How Does SUE Pinpoint Critical Underground Pipelines? Precisely

What is Subsurface Utility Engineering (SUE)?

SUE blends utility designating, utility locating, surveying and mapping, and data management into a fluid method where “X” marks the spot for underground utilities – literally.

SUE experts enjoy the challenge of piecing together a precise map of underground infrastructure at a project site. Pinpointing utility locations requires much more effort in some cases than others, and clients generally get the accuracy they pay for.

More Accuracy Means Less Conflicts

That was the case in July for a SUE project on busy Bloomingdale Avenue in Riverview, Florida. Ayres Associates was hired to locate an ammonia pipeline, a gas line, and other underground pipes when previous attempts were not at the accuracy level the client desired. The client required the exact location of the utilities be determined so that conflicts with a proposed force main designed as part of a development project could be avoided.

The firm that owned the pipeline could not verify the location of its anhydrous ammonia pipeline, which was thought to be under a sidewalk along Bloomingdale Avenue. (Anhydrous ammonia is used in fertilizer production.) The site developer had used Florida’s Sunshine 811 System, a free service that notifies the utilities of pending construction, such that they may mark their utilities for damage prevention. Generally, these marks are required to be within 24 inches of the centerline of the pipe, however these locates are often just the approximate locations of underground utility lines. Since an 811 utility locate is not physically unearthed, the accuracy is not always dependable.

The Danger of Not Knowing

Why was it important to identify this steel ammonia pipeline? These Nov. 13, 2007 and Nov. 14, 2007 articles exemplify the extreme dangers of disturbing an ammonia pipeline, as happened when a teen drilled through one 10 years ago not far from this project site and caused quite a mess.

The developer of the project along Bloomingdale Avenue brought in Ayres’ SUE team to use their high-level utility locating equipment and expertise. Bloomingdale Avenue is a busy four-lane road, requiring complex lane closures and approvals from Hillsborough County and night work. In comparison, 811 locators often do not have the time or the means to close lanes and determine precise locations.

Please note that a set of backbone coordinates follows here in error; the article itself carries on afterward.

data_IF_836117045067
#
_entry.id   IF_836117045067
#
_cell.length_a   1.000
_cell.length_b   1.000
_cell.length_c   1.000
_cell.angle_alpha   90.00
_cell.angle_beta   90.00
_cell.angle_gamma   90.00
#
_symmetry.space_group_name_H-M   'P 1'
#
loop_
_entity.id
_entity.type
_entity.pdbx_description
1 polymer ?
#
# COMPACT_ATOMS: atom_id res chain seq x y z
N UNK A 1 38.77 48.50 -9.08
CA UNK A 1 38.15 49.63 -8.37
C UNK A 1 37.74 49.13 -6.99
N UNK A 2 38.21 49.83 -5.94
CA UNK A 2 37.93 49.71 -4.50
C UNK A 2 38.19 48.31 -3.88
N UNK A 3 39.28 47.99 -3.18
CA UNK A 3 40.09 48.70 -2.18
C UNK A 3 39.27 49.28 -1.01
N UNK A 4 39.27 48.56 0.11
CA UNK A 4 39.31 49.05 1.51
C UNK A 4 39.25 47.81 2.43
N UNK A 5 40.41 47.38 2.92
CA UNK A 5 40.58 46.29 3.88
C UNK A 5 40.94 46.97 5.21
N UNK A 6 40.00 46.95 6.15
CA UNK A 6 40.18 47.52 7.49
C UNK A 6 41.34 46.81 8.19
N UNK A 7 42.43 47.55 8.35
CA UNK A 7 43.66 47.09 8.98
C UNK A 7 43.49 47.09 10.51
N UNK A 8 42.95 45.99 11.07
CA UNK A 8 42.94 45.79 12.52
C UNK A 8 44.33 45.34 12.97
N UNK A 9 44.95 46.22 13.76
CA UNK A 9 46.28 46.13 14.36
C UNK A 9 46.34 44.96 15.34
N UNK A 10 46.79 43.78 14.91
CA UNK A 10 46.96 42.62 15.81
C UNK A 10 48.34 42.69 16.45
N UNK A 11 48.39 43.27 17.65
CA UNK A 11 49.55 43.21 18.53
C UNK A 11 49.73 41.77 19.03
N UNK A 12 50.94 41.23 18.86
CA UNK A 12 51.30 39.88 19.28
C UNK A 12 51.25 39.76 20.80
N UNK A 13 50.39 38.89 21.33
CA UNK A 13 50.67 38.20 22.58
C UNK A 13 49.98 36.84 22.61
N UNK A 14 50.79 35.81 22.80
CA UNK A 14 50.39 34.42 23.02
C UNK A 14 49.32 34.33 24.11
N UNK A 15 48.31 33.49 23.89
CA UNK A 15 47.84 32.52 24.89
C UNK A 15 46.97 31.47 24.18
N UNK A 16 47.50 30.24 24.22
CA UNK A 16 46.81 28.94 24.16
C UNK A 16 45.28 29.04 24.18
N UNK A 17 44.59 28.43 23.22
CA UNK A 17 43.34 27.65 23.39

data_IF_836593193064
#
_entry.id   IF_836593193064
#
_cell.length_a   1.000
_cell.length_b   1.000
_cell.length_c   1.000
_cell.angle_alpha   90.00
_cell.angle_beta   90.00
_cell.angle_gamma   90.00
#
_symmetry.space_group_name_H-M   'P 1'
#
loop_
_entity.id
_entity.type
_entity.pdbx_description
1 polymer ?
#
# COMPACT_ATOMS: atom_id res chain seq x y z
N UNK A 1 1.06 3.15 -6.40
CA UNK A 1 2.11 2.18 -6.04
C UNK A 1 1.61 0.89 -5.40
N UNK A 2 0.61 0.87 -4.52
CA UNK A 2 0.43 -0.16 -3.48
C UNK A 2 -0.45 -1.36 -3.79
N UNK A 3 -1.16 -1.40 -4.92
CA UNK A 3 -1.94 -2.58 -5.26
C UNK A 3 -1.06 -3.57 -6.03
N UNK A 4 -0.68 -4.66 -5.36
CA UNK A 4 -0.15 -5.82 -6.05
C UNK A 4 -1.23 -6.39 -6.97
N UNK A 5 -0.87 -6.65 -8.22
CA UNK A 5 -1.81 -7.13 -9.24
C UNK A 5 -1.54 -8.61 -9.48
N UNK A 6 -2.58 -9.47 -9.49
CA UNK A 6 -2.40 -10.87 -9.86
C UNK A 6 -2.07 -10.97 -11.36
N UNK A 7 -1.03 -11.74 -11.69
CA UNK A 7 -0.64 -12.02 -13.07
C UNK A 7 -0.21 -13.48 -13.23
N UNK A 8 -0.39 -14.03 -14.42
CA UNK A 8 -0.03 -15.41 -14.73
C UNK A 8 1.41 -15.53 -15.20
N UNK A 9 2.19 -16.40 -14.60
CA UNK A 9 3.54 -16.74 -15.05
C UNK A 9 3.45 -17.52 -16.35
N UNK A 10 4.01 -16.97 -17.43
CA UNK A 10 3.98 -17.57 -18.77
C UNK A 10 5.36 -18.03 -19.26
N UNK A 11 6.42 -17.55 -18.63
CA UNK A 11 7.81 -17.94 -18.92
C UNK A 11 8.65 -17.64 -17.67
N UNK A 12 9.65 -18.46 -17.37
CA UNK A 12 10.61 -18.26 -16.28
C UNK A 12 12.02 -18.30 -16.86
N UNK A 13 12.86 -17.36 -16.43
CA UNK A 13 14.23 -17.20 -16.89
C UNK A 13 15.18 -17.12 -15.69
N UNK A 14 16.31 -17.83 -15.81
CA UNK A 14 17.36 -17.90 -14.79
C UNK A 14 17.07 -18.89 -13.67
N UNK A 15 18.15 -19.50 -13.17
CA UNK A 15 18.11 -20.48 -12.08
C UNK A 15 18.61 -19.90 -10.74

The Ayres team spent several hours investigating utilities in the area while using lane closures and traffic control. The 811 marks showed the ammonia line to be in the middle of a sidewalk at the proposed force main bore location. A pipeline representative on site told Ayres staff that the estimated depth was about 6 feet. The Ayres team began investigating using an RD8100 ® Cable and Pipe Locator. After mid- and high-range frequencies failed to give a clear signal for the ammonia pipeline, Ayres used our vacuum excavation truck to excavate two test holes. We were unsuccessful in finding the pipeline where the 811 marks depicted. Ayres staff then tried lower frequencies on the RD unit. The signal and current, measured in milliamps, helps determine if you are on your target – and in this case the reading was off the charts. They found the ammonia pipeline about 6 feet south of the sidewalk and 13 feet deep.

Ayres crews followed the signal 200 feet east of the force main bore location, where the electronic depth was just under 5 feet deep. They excavated another test hole using non-destructive vacuum technology and physically located the 8-inch steel ammonia pipe.

As part of the project, the Ayres team excavated nine total test holes, finding a 4-inch plastic gas main outside of the 24-inch- boundaries of the original 811 marks and a 20-inch ductile iron force main, again outside of the 24-inch boundaries of the original 811 marks.

The Basics: Low Frequency Electronic Locators

SUE staff are taught to always begin using electronic locators with low frequencies and work to higher frequencies. This controls the signal from bleeding over to other utilities and increases accuracy. This practice is often forgotten because most utilities can be found using the middle and high frequencies.

In this case, going back to the basics paid off for this client, who now has precise data to finalize design plans and knows with certainty the location of all conflicting underground utilities – especially the ammonia pipe.

For detailed information about subsurface utility engineering, visit the SUE service page here.

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